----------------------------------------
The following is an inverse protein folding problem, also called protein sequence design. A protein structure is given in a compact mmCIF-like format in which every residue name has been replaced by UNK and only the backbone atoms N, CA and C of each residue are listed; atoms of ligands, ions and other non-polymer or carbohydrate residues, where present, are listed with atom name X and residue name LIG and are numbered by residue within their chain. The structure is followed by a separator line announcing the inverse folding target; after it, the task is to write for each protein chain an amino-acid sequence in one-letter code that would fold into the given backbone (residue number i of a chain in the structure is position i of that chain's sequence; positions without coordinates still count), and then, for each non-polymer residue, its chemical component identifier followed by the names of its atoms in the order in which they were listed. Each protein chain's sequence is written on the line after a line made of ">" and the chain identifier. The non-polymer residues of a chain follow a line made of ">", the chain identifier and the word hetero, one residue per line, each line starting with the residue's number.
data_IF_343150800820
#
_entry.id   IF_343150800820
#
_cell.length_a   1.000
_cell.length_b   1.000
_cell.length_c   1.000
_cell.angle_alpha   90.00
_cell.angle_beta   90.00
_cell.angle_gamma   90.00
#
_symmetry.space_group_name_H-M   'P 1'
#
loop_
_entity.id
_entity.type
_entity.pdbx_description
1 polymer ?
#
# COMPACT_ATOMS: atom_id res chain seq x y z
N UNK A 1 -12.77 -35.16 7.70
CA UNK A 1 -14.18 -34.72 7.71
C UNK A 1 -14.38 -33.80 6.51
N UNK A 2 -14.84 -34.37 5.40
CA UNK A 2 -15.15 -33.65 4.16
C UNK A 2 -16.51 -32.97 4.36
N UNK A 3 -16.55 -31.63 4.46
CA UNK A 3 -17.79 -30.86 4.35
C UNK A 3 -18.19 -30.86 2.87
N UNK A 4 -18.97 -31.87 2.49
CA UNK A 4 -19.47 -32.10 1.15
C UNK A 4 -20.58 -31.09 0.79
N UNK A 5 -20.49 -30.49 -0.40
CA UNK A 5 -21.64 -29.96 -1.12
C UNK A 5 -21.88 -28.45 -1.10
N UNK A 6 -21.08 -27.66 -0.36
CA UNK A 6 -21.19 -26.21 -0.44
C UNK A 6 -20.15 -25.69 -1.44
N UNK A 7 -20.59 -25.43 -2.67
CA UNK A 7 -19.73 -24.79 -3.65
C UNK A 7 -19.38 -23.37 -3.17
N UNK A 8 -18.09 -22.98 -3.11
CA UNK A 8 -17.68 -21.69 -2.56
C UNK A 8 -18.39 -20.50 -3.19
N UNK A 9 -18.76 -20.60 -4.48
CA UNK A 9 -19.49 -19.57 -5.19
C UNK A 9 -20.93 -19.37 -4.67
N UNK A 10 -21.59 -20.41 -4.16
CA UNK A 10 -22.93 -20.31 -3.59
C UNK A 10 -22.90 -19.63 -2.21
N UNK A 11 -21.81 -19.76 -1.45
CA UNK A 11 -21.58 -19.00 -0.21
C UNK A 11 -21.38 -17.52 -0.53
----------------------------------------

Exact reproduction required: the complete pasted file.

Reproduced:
The following is an inverse protein folding problem, also called protein sequence design. A protein structure is given in a compact mmCIF-like format in which every residue name has been replaced by UNK and only the backbone atoms N, CA and C of each residue are listed; atoms of ligands, ions and other non-polymer or carbohydrate residues, where present, are listed with atom name X and residue name LIG and are numbered by residue within their chain. The structure is followed by a separator line announcing the inverse folding target; after it, the task is to write for each protein chain an amino-acid sequence in one-letter code that would fold into the given backbone (residue number i of a chain in the structure is position i of that chain's sequence; positions without coordinates still count), and then, for each non-polymer residue, its chemical component identifier followed by the names of its atoms in the order in which they were listed. Each protein chain's sequence is written on the line after a line made of ">" and the chain identifier. The non-polymer residues of a chain follow a line made of ">", the chain identifier and the word hetero, one residue per line, each line starting with the residue's number.
data_IF_343150800820
#
_entry.id   IF_343150800820
#
_cell.length_a   1.000
_cell.length_b   1.000
_cell.length_c   1.000
_cell.angle_alpha   90.00
_cell.angle_beta   90.00
_cell.angle_gamma   90.00
#
_symmetry.space_group_name_H-M   'P 1'
#
loop_
_entity.id
_entity.type
_entity.pdbx_description
1 polymer ?
#
# COMPACT_ATOMS: atom_id res chain seq x y z
N UNK A 1 -12.77 -35.16 7.70
CA UNK A 1 -14.18 -34.72 7.71
C UNK A 1 -14.38 -33.80 6.51
N UNK A 2 -14.84 -34.37 5.40
CA UNK A 2 -15.15 -33.65 4.16
C UNK A 2 -16.51 -32.97 4.36
N UNK A 3 -16.55 -31.63 4.46
CA UNK A 3 -17.79 -30.86 4.35
C UNK A 3 -18.19 -30.86 2.87
N UNK A 4 -18.97 -31.87 2.49
CA UNK A 4 -19.47 -32.10 1.15
C UNK A 4 -20.58 -31.09 0.79
N UNK A 5 -20.49 -30.49 -0.40
CA UNK A 5 -21.64 -29.96 -1.12
C UNK A 5 -21.88 -28.45 -1.10
N UNK A 6 -21.08 -27.66 -0.36
CA UNK A 6 -21.19 -26.21 -0.44
C UNK A 6 -20.15 -25.69 -1.44
N UNK A 7 -20.59 -25.43 -2.67
CA UNK A 7 -19.73 -24.79 -3.65
C UNK A 7 -19.38 -23.37 -3.17
N UNK A 8 -18.09 -22.98 -3.11
CA UNK A 8 -17.68 -21.69 -2.56
C UNK A 8 -18.39 -20.50 -3.19
N UNK A 9 -18.76 -20.60 -4.48
CA UNK A 9 -19.49 -19.57 -5.19
C UNK A 9 -20.93 -19.37 -4.67
N UNK A 10 -21.59 -20.41 -4.16
CA UNK A 10 -22.93 -20.31 -3.59
C UNK A 10 -22.90 -19.63 -2.21
N UNK A 11 -21.81 -19.76 -1.45
CA UNK A 11 -21.58 -19.00 -0.21
C UNK A 11 -21.38 -17.52 -0.53